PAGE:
Sarvis Says He Wasn't 'Obama Puppet' Bowling for Cuccinelli

Virginia Libertarian reflects on his race for governor, frustrations and lessons learned.

Robert Sarvis speaks at Glen Maury Park on Sept. 2, 2013, in Buena Vista, Va
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Robert Sarvis captured 6.5 percent of the vote in Virginia's gubernatorial election Tuesday. The Libertarian's campaign was derided by some opponents as a dirty trick that doomed Republican Ken Cuccinelli.

Sarvis says that's not true.

"Am I an Obama puppet or am I a GOP puppet? I tend to think neither," he told U.S. News on Wednesday. "The GOP had a concerted effort to misrepresent my policy positions [and] this was one last-ditch effort to do so."

Cuccinelli received 45.3 percent of the vote, losing to Democrat Terry McAuliffe, who received 47.7 percent.

Among the negative press Sarvis received was an Election Day article in The Blaze that reported the Libertarian Booster PAC – which gave in-kind donations totalling $11,454 to Sarvis, mostly for ballot petitioning – received $150,000 in January from Joe Liemandt, a wealthy Democratic donor who also gives to Libertarians.

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"The donor in question didn't donate to my campaign," Sarvis counters. "He donated to a Libertarian PAC well before I got into the race." Many direct campaign donors, he said, gave to Republicans in the past.

Other frustrations for the candidate included libertarian idol and former Rep. Ron Paul, R-Texas, saying at a Monday pre-election rally for Cuccinelli that voting for Sarvis would be "insane."


Paul condemned Sarvis – although not by name – for supposedly supporting a car mileage tax and praised Cuccinelli – who he dubbed "a defender of freedom" – for suing the federal government over the 2010 health insurance law.

"[Ron Paul] was basically spoon-fed the GOP misinformation campaign," Sarvis said, speculating he was also "investing in the GOP infrastructure for the benefit of his son," Sen. Rand Paul, R-Ky., who is considering a 2016 presidential campaign.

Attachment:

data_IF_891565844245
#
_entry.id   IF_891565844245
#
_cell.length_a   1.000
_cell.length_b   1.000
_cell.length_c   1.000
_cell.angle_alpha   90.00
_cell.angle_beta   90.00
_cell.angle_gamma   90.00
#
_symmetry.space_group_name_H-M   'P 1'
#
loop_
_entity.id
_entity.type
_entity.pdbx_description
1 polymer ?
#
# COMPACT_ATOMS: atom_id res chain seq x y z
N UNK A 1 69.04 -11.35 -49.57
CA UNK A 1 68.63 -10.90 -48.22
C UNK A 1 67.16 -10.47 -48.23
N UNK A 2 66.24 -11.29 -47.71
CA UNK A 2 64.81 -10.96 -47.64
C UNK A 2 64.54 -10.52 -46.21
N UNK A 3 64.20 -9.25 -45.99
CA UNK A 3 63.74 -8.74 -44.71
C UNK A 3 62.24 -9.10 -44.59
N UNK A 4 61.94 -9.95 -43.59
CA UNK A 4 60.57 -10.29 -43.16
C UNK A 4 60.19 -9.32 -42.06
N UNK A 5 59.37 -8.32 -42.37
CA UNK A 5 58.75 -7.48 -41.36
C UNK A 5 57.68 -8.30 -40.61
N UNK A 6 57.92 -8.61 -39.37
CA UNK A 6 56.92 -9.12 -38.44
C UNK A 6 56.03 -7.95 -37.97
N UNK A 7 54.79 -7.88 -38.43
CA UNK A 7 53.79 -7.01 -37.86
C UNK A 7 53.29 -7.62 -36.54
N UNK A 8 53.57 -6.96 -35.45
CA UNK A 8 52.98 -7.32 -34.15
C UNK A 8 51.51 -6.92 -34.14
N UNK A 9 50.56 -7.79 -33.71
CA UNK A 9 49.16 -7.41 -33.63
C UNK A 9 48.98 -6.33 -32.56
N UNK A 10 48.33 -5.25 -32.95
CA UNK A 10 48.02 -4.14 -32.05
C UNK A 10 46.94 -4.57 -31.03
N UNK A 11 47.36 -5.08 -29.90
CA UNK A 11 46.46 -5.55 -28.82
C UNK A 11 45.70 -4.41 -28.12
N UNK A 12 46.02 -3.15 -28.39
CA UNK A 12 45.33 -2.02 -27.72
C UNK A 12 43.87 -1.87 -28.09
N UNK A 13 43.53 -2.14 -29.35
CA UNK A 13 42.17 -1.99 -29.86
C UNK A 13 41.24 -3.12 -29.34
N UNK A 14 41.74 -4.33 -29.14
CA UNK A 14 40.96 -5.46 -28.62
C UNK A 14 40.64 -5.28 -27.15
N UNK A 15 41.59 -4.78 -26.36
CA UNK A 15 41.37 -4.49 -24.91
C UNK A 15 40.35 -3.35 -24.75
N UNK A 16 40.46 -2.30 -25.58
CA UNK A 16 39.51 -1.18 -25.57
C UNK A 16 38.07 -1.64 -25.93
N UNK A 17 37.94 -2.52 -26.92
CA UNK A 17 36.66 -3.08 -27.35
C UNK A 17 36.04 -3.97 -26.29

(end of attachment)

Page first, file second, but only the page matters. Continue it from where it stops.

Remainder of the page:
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"It's easy for people outside Virginia, like Ron Paul, to not realize how illiberal and unlibertarian Cuccinelli is," Sarvis said. "They only know about some big-ticket things like fighting Obamacare," and not how the Republican "wants the government in your bedroom."

He also denies ever endorsing a mileage tax, which some press reports, including an Oct. 31 article in the National Journal, said could require government-installed GPS devices in cars.

"I listed several items that are closer to user-pays than a sales tax [to fund transportation]," Sarvis said. "In the smear campaign that got turned around to me endorsing the mileage tax specifically."

Sarvis' campaign featured support for legalizing marijuana, permitting same-sex marriage and embracing new immigrants. He also supported gun rights, school choice and undoing federal health care regulations.

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Exit polling shows he performed best among voters aged 18-29 – winning around 15 percent of that group – and among independents – also winning around 15 percent. Approximately 9 percent of unmarried voters backed him, the exit polling found, as did 23 percent of voters motivated by dislike of other candidates.

The exit polling found a similar share of Democrats and Republicans voted Libertarian.

For Libertarians, Sarvis reflects, embracing socially liberal policies "creates more allies on the left as well as the right" and "attracts a lot of young people."

"The older generation of libertarians – like Ron Paul – were kind of illiberal on things like trade and innovation and, in some cases, drugs," he added. "Younger libertarians are more across-the-board libertarians."

Positive lessons from his run that can be applied elsewhere, Sarvis said, include "running a mainstream campaign," holding many events and earning media attention. "You have to sell libertarianism on the voters terms, not your own terms," he said.

Sarvis, 37, plans to spend time with his family and write thank you cards before deciding what's next. His career in the past featured jobs at an attorney, math teacher and software engineer. He has an undergraduate math degree from Harvard, a law degree from New York University and a master's degree in economics from George Mason University.